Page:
CHAMPAIGN, Ill. Clinical gene therapy may be one step closer, thanks to a new twist on an old class of molecules.
A group of University of Illinois researchers, led by professors Jianjun Cheng and Fei Wang, have demonstrated that short spiral-shaped proteins can efficiently deliver DNA segments to cells. The team published its work in the journal Angewandte Chemie.
"The main idea is these are new materials that could potentially be used for clinical gene therapy," said Cheng, a professor of materials science and engineering, of chemistry and of bioengineering.
Researchers have been exploring two main pathways for gene delivery: modified viruses and nonviral agents such as synthetic polymers or lipids. The challenge has been to address both toxicity and efficiency. Polypeptides, or short protein chains, are attractive materials because they are biocompatible, fine-tunable and small.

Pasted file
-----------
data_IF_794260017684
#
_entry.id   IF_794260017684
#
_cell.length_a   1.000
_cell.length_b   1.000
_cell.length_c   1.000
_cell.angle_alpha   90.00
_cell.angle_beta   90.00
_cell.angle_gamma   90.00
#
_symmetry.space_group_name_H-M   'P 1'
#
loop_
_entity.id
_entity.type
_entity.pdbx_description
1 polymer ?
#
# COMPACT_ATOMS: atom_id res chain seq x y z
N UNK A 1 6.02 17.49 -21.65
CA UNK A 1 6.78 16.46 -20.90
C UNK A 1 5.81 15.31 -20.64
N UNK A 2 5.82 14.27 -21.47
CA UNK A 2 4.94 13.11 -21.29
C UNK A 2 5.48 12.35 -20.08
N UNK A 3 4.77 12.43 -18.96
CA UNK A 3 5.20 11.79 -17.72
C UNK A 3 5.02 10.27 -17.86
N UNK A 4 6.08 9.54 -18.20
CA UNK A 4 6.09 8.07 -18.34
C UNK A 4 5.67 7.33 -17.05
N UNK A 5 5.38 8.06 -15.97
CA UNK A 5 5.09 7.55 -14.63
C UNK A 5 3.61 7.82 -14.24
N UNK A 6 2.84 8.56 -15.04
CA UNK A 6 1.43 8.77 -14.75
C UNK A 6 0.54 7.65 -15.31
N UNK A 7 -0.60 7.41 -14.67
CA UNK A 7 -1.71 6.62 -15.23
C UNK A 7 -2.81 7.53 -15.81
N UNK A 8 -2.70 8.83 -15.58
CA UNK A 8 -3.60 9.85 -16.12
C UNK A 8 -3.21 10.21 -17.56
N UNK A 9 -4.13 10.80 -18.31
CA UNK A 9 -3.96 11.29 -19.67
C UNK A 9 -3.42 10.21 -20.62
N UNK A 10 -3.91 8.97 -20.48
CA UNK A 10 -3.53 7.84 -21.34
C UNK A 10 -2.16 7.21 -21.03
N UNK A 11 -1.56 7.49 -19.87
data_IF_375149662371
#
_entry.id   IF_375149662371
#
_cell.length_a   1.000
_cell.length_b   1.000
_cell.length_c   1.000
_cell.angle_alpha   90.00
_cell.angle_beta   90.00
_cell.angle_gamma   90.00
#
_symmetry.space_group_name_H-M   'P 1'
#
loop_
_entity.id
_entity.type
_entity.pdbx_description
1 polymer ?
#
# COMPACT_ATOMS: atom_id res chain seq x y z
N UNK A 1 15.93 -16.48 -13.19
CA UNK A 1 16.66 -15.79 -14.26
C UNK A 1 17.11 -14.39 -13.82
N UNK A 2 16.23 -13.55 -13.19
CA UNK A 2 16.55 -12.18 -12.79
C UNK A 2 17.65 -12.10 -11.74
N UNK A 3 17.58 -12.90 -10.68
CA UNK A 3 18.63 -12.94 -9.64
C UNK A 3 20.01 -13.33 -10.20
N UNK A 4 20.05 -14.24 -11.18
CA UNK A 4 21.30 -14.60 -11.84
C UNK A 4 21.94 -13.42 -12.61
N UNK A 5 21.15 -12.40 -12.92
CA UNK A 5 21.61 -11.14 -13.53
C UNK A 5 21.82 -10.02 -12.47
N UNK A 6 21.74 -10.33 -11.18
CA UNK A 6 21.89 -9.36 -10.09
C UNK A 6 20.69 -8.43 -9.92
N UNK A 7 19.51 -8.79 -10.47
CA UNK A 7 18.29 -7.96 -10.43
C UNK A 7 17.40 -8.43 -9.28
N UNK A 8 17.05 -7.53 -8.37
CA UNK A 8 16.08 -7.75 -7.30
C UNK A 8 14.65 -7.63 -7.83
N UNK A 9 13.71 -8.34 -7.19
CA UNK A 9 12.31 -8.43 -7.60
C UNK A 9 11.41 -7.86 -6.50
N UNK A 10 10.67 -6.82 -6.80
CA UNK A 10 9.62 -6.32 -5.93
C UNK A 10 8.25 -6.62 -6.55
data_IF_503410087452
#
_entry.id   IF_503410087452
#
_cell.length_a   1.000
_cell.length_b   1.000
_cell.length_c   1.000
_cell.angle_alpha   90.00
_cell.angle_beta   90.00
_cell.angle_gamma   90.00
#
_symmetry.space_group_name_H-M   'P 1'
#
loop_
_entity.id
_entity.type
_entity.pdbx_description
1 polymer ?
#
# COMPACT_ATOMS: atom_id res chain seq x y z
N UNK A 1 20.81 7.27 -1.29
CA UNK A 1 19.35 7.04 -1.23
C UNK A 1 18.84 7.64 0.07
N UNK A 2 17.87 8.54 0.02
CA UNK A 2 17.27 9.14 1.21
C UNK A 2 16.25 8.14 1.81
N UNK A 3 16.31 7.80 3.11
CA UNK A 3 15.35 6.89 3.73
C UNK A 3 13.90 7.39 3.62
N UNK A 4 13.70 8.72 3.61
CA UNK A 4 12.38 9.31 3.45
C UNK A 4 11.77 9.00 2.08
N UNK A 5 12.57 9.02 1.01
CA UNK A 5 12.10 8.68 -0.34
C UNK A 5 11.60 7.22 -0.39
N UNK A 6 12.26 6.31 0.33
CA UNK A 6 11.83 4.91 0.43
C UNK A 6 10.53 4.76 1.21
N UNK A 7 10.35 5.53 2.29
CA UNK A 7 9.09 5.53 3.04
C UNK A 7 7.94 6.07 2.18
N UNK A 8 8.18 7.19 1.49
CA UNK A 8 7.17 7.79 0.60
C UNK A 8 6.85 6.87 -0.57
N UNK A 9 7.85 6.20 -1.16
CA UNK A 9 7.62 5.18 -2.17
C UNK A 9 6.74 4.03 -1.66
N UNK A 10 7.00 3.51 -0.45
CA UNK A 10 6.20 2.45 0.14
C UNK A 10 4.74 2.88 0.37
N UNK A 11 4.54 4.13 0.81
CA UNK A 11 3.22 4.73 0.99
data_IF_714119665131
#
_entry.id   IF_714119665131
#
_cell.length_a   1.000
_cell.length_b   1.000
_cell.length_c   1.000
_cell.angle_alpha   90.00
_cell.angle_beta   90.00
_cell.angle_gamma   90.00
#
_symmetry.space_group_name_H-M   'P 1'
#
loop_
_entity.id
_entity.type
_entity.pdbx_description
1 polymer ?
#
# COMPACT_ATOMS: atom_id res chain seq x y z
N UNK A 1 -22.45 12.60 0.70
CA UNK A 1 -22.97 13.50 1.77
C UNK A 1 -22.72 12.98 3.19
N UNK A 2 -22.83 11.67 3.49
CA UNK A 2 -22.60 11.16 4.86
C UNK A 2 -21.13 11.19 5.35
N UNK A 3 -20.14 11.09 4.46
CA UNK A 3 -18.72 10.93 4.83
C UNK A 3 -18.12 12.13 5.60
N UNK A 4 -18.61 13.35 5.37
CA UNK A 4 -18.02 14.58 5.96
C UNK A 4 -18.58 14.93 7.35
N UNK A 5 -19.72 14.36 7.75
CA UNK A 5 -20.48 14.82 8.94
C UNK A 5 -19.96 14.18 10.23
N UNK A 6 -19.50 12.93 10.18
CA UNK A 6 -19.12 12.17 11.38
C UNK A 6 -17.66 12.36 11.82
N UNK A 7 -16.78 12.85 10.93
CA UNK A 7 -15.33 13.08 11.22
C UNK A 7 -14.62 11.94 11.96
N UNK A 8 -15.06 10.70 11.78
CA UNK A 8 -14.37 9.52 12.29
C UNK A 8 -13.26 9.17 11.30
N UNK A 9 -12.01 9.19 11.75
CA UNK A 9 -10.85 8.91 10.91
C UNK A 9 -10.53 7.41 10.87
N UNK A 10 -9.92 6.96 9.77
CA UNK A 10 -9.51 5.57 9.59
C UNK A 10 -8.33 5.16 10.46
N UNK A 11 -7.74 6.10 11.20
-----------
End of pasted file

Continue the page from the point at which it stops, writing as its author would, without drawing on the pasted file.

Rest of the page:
"There are very good in vitrotransfection agents available, but we cannot use them in vivo because of their toxicity or because some of the complexes are too large," Cheng said. "Using our polypeptides, we can control the size down to the 200 nanometer range, which makes it a very interesting delivery system for in vivo applications."
A polypeptide called poly-L-lysine (PLL) was an early contender in gene delivery studies. PLL has positively charged side chains molecular structures that stem from each amino acid link in the polypeptide chain so it is soluble in the watery cellular environment.
However, PLL gradually fell into disuse because of its limited ability to deliver genes to the inside of cells, a process called transfection, and its high toxicity. Cheng postulated that PLL's low efficiency could be a function of its globular shape, as polypeptides with charged side chains tend to adopt a random coil structure, instead of a more orderly spiral helix.
"We never studied the connections of conformation with
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University of Illinois at Urbana-Champaign